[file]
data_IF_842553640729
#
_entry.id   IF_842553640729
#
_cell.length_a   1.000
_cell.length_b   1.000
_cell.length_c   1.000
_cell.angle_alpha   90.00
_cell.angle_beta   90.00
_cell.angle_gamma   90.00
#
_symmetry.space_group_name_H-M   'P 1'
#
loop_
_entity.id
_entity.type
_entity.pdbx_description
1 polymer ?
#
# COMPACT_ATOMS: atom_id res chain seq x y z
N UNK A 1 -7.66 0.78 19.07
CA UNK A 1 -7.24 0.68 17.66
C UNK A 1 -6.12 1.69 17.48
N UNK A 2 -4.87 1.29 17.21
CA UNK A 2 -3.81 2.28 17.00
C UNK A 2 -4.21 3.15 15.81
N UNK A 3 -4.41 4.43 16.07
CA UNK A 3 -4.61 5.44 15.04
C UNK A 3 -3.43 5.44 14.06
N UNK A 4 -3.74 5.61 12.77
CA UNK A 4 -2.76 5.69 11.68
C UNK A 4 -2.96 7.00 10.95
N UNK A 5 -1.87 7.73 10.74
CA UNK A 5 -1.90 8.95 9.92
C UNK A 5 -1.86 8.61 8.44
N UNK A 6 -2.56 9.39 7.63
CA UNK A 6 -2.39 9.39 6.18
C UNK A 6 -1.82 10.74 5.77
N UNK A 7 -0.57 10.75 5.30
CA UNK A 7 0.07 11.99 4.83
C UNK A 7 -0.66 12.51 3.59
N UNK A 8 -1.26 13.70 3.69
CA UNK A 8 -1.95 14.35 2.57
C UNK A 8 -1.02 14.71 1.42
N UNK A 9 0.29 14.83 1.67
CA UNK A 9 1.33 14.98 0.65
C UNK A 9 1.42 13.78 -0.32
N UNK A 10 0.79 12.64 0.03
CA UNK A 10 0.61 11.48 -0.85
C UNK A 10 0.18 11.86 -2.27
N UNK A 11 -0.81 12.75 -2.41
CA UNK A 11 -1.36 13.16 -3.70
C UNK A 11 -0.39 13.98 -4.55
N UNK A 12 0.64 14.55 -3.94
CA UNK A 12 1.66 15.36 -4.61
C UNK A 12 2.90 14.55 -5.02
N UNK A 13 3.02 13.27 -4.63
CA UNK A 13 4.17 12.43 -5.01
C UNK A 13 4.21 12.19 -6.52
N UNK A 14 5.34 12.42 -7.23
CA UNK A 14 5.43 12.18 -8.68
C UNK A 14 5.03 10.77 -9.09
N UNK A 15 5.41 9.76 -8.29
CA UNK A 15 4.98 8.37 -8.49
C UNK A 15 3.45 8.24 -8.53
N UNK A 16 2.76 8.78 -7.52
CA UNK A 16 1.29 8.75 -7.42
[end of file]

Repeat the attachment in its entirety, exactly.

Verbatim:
data_IF_842553640729
#
_entry.id   IF_842553640729
#
_cell.length_a   1.000
_cell.length_b   1.000
_cell.length_c   1.000
_cell.angle_alpha   90.00
_cell.angle_beta   90.00
_cell.angle_gamma   90.00
#
_symmetry.space_group_name_H-M   'P 1'
#
loop_
_entity.id
_entity.type
_entity.pdbx_description
1 polymer ?
#
# COMPACT_ATOMS: atom_id res chain seq x y z
N UNK A 1 -7.66 0.78 19.07
CA UNK A 1 -7.24 0.68 17.66
C UNK A 1 -6.12 1.69 17.48
N UNK A 2 -4.87 1.29 17.21
CA UNK A 2 -3.81 2.28 17.00
C UNK A 2 -4.21 3.15 15.81
N UNK A 3 -4.41 4.43 16.07
CA UNK A 3 -4.61 5.44 15.04
C UNK A 3 -3.43 5.44 14.06
N UNK A 4 -3.74 5.61 12.77
CA UNK A 4 -2.76 5.69 11.68
C UNK A 4 -2.96 7.00 10.95
N UNK A 5 -1.87 7.73 10.74
CA UNK A 5 -1.90 8.95 9.92
C UNK A 5 -1.86 8.61 8.44
N UNK A 6 -2.56 9.39 7.63
CA UNK A 6 -2.39 9.39 6.18
C UNK A 6 -1.82 10.74 5.77
N UNK A 7 -0.57 10.75 5.30
CA UNK A 7 0.07 11.99 4.83
C UNK A 7 -0.66 12.51 3.59
N UNK A 8 -1.26 13.70 3.69
CA UNK A 8 -1.95 14.35 2.57
C UNK A 8 -1.02 14.71 1.42
N UNK A 9 0.29 14.83 1.67
CA UNK A 9 1.33 14.98 0.65
C UNK A 9 1.42 13.78 -0.32
N UNK A 10 0.79 12.64 0.03
CA UNK A 10 0.61 11.48 -0.85
C UNK A 10 0.18 11.86 -2.27
N UNK A 11 -0.81 12.75 -2.41
CA UNK A 11 -1.36 13.16 -3.70
C UNK A 11 -0.39 13.98 -4.55
N UNK A 12 0.64 14.55 -3.94
CA UNK A 12 1.66 15.36 -4.61
C UNK A 12 2.90 14.55 -5.02
N UNK A 13 3.02 13.27 -4.63
CA UNK A 13 4.17 12.43 -5.01
C UNK A 13 4.21 12.19 -6.52
N UNK A 14 5.34 12.42 -7.23
CA UNK A 14 5.43 12.18 -8.68
C UNK A 14 5.03 10.77 -9.09
N UNK A 15 5.41 9.76 -8.29
CA UNK A 15 4.98 8.37 -8.49
C UNK A 15 3.45 8.24 -8.53
N UNK A 16 2.76 8.78 -7.52
CA UNK A 16 1.29 8.75 -7.42